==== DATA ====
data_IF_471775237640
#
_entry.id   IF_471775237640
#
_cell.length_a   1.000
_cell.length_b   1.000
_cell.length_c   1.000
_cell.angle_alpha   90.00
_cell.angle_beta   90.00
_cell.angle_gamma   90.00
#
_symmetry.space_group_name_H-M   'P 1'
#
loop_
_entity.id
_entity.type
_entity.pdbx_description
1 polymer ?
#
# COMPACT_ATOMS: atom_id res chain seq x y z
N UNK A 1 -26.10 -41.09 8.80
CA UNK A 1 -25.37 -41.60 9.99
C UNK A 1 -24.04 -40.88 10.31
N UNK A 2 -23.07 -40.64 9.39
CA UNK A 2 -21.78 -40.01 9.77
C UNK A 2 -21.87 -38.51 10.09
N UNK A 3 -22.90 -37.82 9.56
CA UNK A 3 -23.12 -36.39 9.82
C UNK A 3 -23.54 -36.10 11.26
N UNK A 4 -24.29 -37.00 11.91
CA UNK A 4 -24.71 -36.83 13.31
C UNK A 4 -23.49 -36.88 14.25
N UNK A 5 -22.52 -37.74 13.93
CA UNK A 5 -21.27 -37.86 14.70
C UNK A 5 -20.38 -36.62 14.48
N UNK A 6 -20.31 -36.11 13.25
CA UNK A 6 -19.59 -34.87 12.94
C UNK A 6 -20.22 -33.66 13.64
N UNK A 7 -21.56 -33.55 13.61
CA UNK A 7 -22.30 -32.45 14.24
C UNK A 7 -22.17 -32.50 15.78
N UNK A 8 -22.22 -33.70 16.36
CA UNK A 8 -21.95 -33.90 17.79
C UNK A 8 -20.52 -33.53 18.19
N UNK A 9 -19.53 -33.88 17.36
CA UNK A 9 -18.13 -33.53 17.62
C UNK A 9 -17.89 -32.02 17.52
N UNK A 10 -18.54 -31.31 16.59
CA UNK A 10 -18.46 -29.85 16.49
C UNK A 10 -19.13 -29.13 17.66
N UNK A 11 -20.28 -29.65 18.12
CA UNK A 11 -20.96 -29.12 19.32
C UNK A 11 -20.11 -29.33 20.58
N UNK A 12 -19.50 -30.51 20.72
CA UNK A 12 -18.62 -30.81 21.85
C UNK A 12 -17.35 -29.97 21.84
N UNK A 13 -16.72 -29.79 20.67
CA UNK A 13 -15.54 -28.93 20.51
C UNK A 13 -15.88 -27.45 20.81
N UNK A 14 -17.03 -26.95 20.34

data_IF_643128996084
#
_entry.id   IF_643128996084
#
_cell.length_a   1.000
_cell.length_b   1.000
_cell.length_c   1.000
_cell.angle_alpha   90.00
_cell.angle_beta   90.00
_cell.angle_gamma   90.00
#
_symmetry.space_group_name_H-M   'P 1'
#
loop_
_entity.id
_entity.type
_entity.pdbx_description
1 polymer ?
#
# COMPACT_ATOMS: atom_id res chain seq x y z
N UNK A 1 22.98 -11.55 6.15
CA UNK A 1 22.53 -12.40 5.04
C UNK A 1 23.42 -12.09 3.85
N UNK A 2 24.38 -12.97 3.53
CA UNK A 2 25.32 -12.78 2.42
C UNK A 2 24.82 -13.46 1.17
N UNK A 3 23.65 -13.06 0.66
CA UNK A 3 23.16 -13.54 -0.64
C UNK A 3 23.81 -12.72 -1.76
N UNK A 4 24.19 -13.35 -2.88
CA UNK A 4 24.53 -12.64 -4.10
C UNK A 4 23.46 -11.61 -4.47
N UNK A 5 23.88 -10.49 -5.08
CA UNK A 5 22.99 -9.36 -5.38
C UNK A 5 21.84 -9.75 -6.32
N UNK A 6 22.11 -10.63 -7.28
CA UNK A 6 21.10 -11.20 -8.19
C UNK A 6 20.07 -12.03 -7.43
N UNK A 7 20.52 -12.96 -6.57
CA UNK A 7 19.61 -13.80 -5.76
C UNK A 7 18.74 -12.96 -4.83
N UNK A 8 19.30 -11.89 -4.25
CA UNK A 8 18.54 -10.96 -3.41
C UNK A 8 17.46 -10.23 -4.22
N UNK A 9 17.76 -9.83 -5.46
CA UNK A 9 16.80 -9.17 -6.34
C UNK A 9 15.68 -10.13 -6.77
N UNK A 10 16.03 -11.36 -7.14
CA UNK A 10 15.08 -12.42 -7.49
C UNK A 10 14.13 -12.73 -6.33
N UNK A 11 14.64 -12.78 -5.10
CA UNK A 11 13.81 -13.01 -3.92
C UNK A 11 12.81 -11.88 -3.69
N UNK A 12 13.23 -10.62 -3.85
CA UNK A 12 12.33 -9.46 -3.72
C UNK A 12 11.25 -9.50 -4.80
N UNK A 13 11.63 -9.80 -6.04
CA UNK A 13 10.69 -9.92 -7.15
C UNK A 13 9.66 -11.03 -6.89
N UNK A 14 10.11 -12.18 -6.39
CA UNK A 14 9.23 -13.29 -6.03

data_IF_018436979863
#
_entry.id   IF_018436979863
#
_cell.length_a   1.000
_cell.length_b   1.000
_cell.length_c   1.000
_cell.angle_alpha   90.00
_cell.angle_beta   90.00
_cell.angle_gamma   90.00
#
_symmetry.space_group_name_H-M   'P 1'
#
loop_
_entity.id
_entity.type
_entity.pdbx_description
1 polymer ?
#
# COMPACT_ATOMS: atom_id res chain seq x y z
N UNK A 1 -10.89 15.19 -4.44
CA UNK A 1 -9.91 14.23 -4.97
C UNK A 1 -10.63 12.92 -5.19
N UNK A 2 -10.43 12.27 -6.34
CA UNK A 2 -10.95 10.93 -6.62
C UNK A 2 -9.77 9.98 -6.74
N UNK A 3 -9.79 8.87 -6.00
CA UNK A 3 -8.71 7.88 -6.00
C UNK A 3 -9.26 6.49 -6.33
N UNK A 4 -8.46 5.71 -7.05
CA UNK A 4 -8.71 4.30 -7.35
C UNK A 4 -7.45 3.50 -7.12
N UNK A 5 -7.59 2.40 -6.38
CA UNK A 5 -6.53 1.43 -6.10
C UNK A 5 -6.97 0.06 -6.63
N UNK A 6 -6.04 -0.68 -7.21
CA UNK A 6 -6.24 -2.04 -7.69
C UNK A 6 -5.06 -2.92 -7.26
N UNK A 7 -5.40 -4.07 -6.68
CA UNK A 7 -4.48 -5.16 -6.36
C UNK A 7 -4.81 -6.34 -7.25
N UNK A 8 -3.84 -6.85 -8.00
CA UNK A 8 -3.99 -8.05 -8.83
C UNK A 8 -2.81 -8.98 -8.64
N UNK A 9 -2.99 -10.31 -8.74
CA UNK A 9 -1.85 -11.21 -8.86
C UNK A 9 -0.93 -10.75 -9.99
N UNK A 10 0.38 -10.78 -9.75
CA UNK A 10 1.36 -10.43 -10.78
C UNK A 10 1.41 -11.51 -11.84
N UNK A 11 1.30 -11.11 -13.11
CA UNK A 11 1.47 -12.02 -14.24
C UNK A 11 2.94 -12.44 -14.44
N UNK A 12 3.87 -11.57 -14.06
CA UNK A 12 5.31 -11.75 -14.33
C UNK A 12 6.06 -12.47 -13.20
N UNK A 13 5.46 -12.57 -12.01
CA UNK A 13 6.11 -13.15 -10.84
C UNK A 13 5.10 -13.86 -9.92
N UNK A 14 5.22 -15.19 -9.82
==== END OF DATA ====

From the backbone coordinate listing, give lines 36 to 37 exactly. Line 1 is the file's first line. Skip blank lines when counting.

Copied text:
N UNK A 6 -20.31 -36.11 13.25
CA UNK A 6 -19.59 -34.87 12.94